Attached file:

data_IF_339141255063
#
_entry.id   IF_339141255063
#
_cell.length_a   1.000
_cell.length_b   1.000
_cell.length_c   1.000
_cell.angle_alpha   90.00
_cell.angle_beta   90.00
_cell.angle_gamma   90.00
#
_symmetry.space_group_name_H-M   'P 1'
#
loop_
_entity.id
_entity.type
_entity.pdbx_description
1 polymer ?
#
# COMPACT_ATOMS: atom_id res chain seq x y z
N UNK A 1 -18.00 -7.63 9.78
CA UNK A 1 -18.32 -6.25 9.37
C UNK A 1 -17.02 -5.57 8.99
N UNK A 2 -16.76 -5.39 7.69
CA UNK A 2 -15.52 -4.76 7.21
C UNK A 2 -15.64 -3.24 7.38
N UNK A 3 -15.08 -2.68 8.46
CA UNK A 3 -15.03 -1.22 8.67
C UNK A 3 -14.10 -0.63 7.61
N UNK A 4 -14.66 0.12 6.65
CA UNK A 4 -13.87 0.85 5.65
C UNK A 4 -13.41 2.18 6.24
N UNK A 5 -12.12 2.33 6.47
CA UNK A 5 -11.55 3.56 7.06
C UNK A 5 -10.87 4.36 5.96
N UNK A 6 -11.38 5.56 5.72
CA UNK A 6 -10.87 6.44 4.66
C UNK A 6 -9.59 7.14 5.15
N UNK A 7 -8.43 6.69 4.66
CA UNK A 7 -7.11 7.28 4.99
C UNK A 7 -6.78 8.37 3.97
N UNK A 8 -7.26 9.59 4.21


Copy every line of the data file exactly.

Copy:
data_IF_339141255063
#
_entry.id   IF_339141255063
#
_cell.length_a   1.000
_cell.length_b   1.000
_cell.length_c   1.000
_cell.angle_alpha   90.00
_cell.angle_beta   90.00
_cell.angle_gamma   90.00
#
_symmetry.space_group_name_H-M   'P 1'
#
loop_
_entity.id
_entity.type
_entity.pdbx_description
1 polymer ?
#
# COMPACT_ATOMS: atom_id res chain seq x y z
N UNK A 1 -18.00 -7.63 9.78
CA UNK A 1 -18.32 -6.25 9.37
C UNK A 1 -17.02 -5.57 8.99
N UNK A 2 -16.76 -5.39 7.69
CA UNK A 2 -15.52 -4.76 7.21
C UNK A 2 -15.64 -3.24 7.38
N UNK A 3 -15.08 -2.68 8.46
CA UNK A 3 -15.03 -1.22 8.67
C UNK A 3 -14.10 -0.63 7.61
N UNK A 4 -14.66 0.12 6.65
CA UNK A 4 -13.87 0.85 5.65
C UNK A 4 -13.41 2.18 6.24
N UNK A 5 -12.12 2.33 6.47
CA UNK A 5 -11.55 3.56 7.06
C UNK A 5 -10.87 4.36 5.96
N UNK A 6 -11.38 5.56 5.72
CA UNK A 6 -10.87 6.44 4.66
C UNK A 6 -9.59 7.14 5.15
N UNK A 7 -8.43 6.69 4.66
CA UNK A 7 -7.11 7.28 4.99
C UNK A 7 -6.78 8.37 3.97
N UNK A 8 -7.26 9.59 4.21